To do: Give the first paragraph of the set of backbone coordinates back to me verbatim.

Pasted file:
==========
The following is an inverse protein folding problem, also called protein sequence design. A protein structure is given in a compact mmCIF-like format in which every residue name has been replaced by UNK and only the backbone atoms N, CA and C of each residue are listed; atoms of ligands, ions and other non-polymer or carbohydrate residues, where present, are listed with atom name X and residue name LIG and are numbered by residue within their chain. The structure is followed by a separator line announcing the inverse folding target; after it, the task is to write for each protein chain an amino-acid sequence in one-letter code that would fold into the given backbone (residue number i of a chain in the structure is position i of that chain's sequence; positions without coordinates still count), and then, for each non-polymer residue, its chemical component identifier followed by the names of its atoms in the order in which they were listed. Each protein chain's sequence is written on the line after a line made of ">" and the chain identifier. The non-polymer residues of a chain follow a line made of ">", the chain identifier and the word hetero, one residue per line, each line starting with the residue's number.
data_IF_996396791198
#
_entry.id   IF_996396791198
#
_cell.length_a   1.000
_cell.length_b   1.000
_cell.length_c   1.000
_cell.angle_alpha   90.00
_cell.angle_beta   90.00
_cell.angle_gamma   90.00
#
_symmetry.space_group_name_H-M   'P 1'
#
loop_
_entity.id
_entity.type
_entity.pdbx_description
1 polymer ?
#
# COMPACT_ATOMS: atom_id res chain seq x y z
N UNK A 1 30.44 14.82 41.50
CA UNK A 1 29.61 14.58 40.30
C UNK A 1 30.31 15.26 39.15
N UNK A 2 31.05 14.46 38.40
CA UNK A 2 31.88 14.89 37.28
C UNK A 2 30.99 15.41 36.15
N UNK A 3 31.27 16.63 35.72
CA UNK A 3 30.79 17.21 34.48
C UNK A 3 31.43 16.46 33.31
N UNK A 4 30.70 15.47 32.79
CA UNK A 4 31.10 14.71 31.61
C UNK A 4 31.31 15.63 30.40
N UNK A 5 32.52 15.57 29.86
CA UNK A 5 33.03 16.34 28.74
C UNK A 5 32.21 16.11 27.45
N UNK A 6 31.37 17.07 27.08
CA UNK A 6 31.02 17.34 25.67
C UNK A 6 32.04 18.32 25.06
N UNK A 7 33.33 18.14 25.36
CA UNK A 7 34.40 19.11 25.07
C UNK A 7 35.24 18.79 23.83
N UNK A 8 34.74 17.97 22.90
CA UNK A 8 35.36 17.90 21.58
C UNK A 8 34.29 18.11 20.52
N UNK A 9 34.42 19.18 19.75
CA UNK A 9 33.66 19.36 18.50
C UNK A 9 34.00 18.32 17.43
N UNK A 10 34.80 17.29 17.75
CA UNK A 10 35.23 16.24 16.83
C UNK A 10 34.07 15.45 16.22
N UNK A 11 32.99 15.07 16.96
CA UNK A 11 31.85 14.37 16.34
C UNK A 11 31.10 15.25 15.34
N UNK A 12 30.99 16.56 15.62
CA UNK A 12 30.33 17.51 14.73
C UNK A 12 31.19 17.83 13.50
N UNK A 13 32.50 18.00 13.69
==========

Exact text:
The following is an inverse protein folding problem, also called protein sequence design. A protein structure is given in a compact mmCIF-like format in which every residue name has been replaced by UNK and only the backbone atoms N, CA and C of each residue are listed; atoms of ligands, ions and other non-polymer or carbohydrate residues, where present, are listed with atom name X and residue name LIG and are numbered by residue within their chain. The structure is followed by a separator line announcing the inverse folding target; after it, the task is to write for each protein chain an amino-acid sequence in one-letter code that would fold into the given backbone (residue number i of a chain in the structure is position i of that chain's sequence; positions without coordinates still count), and then, for each non-polymer residue, its chemical component identifier followed by the names of its atoms in the order in which they were listed. Each protein chain's sequence is written on the line after a line made of ">" and the chain identifier. The non-polymer residues of a chain follow a line made of ">", the chain identifier and the word hetero, one residue per line, each line starting with the residue's number.